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Published on Friday, February 8, 2013

Marijuana discussion continues at the Legislature

The Legislature has had many work sessions in various committees during the past couple of weeks in which experts and stakeholders have spoken on the implementation of Initiative 502.

Rick Garza, Deputy Director of the Liquor Control Board (LCB), spoke at many of these events. Right now the LCB’s main focus is the implementation timeline for the licensing system and public awareness. The LCB is tasked with having all licensure in place by December 1, 2013. Working backwards from that date, the LCB developed a plan to begin licensing producers, processors, and retailers. Along with the licensing process, the LCB must develop regulations and limits for marijuana products - mostly dealing with the potency and amount of ingredients that can be used in the solid and liquid marijuana-infused products.

Impaired driving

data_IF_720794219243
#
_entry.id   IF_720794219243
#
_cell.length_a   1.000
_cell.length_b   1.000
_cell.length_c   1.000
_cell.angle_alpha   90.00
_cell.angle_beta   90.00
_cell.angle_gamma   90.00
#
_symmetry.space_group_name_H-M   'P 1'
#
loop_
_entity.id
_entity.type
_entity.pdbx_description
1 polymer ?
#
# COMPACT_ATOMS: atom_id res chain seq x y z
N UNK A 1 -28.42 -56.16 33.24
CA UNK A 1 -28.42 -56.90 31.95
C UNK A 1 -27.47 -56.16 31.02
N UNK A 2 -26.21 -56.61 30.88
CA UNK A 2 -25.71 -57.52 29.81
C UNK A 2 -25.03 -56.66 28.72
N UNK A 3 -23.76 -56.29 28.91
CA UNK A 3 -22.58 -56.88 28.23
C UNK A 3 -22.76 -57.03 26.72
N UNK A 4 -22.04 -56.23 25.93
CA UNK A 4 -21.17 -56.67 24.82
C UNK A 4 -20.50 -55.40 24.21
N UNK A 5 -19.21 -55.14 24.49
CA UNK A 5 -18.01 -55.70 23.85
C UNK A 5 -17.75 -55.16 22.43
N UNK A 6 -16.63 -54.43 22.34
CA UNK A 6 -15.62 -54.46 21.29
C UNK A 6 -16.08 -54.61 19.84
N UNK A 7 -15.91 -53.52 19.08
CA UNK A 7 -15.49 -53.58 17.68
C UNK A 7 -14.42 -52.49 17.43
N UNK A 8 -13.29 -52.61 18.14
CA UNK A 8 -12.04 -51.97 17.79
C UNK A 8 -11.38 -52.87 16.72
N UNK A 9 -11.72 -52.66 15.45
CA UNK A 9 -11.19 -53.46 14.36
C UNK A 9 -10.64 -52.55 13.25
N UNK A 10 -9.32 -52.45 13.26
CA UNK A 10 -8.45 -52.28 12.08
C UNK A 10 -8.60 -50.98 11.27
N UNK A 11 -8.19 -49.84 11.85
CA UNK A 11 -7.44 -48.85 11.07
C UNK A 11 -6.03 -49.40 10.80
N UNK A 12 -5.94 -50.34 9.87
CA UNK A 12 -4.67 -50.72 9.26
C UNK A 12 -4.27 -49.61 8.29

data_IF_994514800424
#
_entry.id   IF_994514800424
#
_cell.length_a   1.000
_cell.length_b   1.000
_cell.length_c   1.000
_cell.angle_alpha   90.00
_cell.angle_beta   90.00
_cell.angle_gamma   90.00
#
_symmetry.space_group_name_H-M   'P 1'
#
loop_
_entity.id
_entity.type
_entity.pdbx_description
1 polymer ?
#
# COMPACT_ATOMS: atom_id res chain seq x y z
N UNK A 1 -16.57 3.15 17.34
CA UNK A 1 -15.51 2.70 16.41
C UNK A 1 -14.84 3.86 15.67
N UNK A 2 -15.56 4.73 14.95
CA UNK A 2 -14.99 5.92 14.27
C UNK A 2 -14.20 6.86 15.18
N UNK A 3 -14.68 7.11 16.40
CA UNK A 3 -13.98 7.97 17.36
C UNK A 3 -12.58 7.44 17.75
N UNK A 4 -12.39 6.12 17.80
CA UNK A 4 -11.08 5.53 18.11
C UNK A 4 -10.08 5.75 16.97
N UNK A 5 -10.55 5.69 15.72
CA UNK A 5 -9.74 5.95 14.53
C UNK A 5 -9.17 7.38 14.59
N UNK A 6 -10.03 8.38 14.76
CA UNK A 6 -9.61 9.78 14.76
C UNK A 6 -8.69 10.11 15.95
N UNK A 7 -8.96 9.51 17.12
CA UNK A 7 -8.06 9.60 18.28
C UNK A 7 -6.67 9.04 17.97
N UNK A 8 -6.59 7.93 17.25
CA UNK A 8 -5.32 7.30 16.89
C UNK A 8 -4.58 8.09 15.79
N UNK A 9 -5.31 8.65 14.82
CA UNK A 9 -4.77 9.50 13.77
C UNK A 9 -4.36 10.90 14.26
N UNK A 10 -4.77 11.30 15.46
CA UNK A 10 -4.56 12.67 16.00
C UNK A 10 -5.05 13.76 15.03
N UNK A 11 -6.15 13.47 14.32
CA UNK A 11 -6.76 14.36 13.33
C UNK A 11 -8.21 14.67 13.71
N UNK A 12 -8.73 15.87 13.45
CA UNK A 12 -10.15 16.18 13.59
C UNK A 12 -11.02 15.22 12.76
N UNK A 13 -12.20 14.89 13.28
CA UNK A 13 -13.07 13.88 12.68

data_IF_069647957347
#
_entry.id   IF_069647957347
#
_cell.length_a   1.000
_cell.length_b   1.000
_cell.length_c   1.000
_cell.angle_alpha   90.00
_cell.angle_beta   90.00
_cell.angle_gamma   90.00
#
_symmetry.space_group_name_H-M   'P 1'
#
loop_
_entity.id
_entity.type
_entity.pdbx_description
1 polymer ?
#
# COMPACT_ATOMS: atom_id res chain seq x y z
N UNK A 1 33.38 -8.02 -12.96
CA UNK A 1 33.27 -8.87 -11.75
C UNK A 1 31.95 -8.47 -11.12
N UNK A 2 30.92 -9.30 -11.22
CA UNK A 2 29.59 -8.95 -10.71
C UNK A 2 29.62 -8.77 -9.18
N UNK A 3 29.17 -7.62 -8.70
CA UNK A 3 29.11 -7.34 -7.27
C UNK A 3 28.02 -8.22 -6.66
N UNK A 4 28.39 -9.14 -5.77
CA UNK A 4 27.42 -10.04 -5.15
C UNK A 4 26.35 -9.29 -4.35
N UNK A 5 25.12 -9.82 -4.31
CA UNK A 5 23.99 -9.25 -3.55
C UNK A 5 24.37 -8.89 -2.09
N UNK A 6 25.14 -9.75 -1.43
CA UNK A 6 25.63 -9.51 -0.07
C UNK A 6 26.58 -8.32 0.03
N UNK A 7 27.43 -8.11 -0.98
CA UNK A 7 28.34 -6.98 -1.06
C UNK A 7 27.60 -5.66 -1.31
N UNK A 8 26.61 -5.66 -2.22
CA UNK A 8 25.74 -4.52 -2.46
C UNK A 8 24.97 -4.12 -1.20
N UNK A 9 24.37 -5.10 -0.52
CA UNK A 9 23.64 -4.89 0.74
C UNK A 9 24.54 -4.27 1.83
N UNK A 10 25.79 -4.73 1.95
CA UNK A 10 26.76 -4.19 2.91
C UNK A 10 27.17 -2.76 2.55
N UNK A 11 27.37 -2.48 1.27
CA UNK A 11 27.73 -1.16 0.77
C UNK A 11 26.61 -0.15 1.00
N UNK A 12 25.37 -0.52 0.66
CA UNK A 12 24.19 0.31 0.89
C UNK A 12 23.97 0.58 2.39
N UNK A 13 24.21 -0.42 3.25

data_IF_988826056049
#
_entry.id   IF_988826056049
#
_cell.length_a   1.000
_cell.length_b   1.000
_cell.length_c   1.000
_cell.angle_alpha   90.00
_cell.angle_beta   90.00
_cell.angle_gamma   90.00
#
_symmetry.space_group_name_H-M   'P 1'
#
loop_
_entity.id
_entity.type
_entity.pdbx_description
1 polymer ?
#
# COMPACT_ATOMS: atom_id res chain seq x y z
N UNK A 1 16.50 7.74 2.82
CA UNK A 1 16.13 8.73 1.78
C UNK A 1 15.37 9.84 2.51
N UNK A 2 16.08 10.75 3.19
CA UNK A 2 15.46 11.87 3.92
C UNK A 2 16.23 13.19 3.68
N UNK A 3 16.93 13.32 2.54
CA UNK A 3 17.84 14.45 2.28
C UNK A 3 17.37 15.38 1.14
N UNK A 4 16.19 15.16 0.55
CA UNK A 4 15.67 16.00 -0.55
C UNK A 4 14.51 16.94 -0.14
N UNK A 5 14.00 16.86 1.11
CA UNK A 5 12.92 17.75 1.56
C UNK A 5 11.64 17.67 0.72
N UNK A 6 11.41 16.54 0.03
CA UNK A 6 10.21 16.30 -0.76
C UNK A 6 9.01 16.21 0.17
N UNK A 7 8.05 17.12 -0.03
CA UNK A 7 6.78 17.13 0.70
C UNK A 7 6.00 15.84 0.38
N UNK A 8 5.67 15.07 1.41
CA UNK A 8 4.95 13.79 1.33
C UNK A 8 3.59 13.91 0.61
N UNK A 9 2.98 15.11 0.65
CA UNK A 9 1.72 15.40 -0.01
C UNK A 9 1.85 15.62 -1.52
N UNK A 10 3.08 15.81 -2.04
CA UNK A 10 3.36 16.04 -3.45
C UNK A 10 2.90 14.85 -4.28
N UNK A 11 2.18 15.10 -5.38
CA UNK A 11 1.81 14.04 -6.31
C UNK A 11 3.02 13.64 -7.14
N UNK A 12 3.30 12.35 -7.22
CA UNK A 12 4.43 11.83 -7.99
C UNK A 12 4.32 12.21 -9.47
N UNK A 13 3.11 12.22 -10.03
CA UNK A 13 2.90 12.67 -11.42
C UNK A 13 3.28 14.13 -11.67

Rep. Goodman (D-Kirkland) held a work session geared specifically toward impaired driving and marijuana. A panel of law enforcement including Washington State Patrol, Olympia Police Department, and the state toxicologist spoke on the issues. The law enforcement representatives reiterated that they are more focused on the actual impairment level than on the per se THC level. Regardless of the amount of marijuana a driver has consumed, law enforcement is trained at a basic level to detect when a person’s ability to operate a vehicle is impaired.

Law enforcement and prosecutors reported no increase in impaired driving related to marijuana at this point, but stress that it is still too early to tell how legalization may impact this statistic. Public defenders testified that when marijuana is involved in impaired driving charges that also involve alcohol, the officer will often just stick with the alcohol charge, if the breath alcohol concentration (BAC) is over the legal limit of 0.08.

A recording of this hearing can be found here.

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